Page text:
“We are living in a global public health crisis moving at a speed and scale never witnessed by living generations. The cracks in our medical and financial systems are being splayed open like a gashing wound. No matter how this plays out, life will forever look a little different for all of us.” – Dr. Cornelia Griggs, critical care specialist at a 4,000-bed New York City hospital, writing in the New York Times, March 19
There will be many lessons to be learned from COVID-19, and two big ones are already staring us in the face.
First lesson: listen to the scientists and the specialists fighting in the front lines. Second lesson: prepare for the worst, the absolute worst.
The world was caught flat-footed by the coronavirus, in large measure because decision-makers ignored or downplayed the warnings of scientists. U.S. President Donald Trump was (and may still be – who knows?) a science-denier. Canada also has its share of science-skeptics in political office, as evidenced by the nonsensical debate over a carbon tax in last year’s federal election.
Dr. Griggs is no alarmist. She lives with the public health crisis, spending her days and often her nights treating COVID-19 patients. She sees what the failure of foresight and lack of preparation have wrought: “The sky is falling. I say this not to panic anyone but to mobilize you. We need more equipment and we need it now.”
She lists gloves, masks, eye protectors and many more ventilators. To which might added, in context of Canada – where cost-obsessed authorities have been closing hospitals instead of adding patient beds – vastly more intensive-care beds for victims of this and future epidemics.
As scientists in many countries see it, more epidemics or pandemics are inevitable. The most lethal one ever to hit the United States was the 1918 so-called “Spanish” flu, which was responsible for about 675,000 American deaths, according to estimates compiled by the U.S. Centers for Disease Control and Prevention (CDC). The world population has tripled since then, with 10 times as many people over 65 and 30 times as many over 85. Most of us live in societies where too many people are sardined into too little space. We might as well post a Welcome sign for the next virus.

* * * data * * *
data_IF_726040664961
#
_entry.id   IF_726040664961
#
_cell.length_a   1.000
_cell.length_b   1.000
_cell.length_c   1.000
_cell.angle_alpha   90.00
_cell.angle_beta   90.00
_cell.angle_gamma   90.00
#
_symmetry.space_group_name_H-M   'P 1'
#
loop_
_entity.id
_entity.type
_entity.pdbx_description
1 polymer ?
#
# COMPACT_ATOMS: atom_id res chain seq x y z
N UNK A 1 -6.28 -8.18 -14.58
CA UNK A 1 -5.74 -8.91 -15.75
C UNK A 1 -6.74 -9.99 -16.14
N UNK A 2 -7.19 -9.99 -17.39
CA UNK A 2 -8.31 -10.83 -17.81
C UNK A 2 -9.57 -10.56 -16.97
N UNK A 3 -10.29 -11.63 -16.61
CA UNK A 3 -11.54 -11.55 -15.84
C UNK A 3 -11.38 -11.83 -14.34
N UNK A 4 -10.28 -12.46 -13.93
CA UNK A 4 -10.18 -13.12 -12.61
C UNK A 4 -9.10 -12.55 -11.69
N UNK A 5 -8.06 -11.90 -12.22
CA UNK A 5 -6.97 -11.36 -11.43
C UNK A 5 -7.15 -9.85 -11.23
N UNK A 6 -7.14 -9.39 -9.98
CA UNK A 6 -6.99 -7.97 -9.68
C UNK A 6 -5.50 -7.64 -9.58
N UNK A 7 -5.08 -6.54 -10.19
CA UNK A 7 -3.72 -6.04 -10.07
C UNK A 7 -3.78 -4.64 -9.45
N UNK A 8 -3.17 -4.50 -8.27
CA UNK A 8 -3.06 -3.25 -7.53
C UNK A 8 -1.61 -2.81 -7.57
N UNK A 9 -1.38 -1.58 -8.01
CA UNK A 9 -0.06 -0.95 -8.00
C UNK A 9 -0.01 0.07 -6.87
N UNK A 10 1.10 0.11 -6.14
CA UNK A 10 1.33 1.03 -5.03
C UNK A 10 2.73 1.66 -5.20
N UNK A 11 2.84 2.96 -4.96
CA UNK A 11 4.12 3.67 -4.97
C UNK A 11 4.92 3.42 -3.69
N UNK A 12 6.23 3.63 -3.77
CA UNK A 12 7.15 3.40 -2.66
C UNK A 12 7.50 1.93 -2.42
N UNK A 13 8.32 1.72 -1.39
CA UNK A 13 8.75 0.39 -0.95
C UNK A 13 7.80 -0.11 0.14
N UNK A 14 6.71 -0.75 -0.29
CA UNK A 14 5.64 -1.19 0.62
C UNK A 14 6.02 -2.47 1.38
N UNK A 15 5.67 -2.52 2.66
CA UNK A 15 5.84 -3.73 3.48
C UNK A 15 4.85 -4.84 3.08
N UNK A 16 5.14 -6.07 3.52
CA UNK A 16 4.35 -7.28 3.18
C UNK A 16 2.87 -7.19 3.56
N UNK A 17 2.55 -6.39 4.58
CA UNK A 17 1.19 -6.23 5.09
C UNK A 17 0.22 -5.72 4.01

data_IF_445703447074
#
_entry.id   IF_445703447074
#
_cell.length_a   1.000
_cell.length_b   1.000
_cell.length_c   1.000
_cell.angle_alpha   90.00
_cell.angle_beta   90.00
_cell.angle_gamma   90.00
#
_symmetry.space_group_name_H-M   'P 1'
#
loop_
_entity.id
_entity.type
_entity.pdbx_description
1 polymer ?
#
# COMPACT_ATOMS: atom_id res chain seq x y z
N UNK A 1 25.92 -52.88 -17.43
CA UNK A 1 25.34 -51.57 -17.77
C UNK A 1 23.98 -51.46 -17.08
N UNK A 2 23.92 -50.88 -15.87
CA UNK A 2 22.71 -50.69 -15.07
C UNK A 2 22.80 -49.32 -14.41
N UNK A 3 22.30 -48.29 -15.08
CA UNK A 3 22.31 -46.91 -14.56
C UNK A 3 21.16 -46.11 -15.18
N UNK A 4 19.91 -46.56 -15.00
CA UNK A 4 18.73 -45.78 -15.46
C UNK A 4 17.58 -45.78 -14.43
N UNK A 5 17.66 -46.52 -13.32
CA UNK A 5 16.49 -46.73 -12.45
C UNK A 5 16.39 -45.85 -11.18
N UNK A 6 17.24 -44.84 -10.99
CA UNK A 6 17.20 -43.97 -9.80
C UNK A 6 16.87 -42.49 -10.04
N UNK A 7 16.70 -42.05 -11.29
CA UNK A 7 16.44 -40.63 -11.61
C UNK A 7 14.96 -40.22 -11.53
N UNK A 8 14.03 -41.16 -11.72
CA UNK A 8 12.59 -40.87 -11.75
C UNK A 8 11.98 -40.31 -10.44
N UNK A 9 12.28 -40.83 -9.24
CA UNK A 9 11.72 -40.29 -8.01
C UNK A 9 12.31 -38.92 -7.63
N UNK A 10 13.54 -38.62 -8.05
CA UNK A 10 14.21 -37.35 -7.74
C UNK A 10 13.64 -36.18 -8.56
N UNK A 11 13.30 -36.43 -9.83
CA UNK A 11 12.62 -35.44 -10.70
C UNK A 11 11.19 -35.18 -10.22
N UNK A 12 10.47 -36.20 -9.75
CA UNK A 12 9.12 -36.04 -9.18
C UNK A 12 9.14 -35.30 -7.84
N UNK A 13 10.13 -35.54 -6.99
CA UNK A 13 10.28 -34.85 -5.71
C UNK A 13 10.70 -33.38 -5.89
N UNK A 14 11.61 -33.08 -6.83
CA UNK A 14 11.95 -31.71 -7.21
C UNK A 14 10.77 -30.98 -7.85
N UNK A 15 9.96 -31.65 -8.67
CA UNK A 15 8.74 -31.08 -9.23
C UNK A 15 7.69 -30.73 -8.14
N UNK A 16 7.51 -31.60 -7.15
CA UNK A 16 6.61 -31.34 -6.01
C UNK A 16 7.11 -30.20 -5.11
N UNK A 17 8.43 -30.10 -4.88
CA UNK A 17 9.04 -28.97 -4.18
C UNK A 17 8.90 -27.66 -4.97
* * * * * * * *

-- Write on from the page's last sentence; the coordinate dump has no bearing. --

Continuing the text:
We are experiencing some of the implications of neglect now. We are learning to self-isolate, to practice a new regimen called “social distancing.” We don’t go to the office or visit friends – it’s too dangerous. We don’t go out for a drink or a meal, because bars and restaurants must be closed. Our downtowns resemble ghost towns and our expressways are miraculously free of traffic at rush hour. It takes a lot of getting used to.
Some political and community leaders are talking about life maybe returning to normal in four weeks or so. They are blowing smoke.
Listen to the scientists. There is a consensus among researchers in several countries, including a team at the University of Toronto, that COVID-19 has not spiked yet – and is not close to spiking. They think it may be about 18 months before the pandemic winds down, by which time, with luck, there may be a vaccine available that could, with luck, prevent a second wave of COVID-19. Cornelia Griggs was letting us down gently when she commented that “life will forever look a little different for all of us.”
What about the next big thing coming down the disaster pike?
I’m thinking of climate change, of global warming. Scientists have been warning us for years that disaster awaits the world unless we change our lives in ways that will make social distancing look like a kindergarten game.
We don’t have 20 or 30 years to start saving the planet. We have perhaps seven or eight years to get it right. Have we faced reality? Not yet! Are we preparing for the worst? Fat chance!
Don’t be a Trump. Listen to the scientists.